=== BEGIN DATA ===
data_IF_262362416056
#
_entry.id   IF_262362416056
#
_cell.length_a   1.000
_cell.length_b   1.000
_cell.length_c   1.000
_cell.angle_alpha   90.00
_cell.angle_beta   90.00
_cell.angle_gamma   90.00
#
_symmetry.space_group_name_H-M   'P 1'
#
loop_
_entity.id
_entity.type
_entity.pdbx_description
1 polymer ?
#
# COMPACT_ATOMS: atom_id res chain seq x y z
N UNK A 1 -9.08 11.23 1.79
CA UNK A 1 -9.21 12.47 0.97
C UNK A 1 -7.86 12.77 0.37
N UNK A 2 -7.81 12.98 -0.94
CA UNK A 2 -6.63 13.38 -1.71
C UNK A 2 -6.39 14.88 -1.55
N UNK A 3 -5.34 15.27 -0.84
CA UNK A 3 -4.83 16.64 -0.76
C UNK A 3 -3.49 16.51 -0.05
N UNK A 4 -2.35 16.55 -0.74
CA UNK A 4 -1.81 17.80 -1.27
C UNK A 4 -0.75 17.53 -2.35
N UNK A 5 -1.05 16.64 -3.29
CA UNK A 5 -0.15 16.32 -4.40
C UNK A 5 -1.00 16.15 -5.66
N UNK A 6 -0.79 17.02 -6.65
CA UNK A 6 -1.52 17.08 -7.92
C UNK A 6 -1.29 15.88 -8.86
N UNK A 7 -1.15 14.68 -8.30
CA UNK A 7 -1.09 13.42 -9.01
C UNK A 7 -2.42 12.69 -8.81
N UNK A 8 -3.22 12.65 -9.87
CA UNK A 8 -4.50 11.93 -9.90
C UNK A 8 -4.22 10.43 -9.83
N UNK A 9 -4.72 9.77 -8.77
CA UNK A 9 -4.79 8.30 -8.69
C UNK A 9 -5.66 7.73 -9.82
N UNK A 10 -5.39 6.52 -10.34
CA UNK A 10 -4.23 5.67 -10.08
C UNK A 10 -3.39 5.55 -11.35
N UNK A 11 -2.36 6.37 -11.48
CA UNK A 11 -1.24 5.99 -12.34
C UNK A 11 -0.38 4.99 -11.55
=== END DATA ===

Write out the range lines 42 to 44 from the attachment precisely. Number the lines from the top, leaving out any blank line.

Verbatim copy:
N UNK A 8 -3.22 12.65 -9.87
CA UNK A 8 -4.50 11.93 -9.90
C UNK A 8 -4.22 10.43 -9.83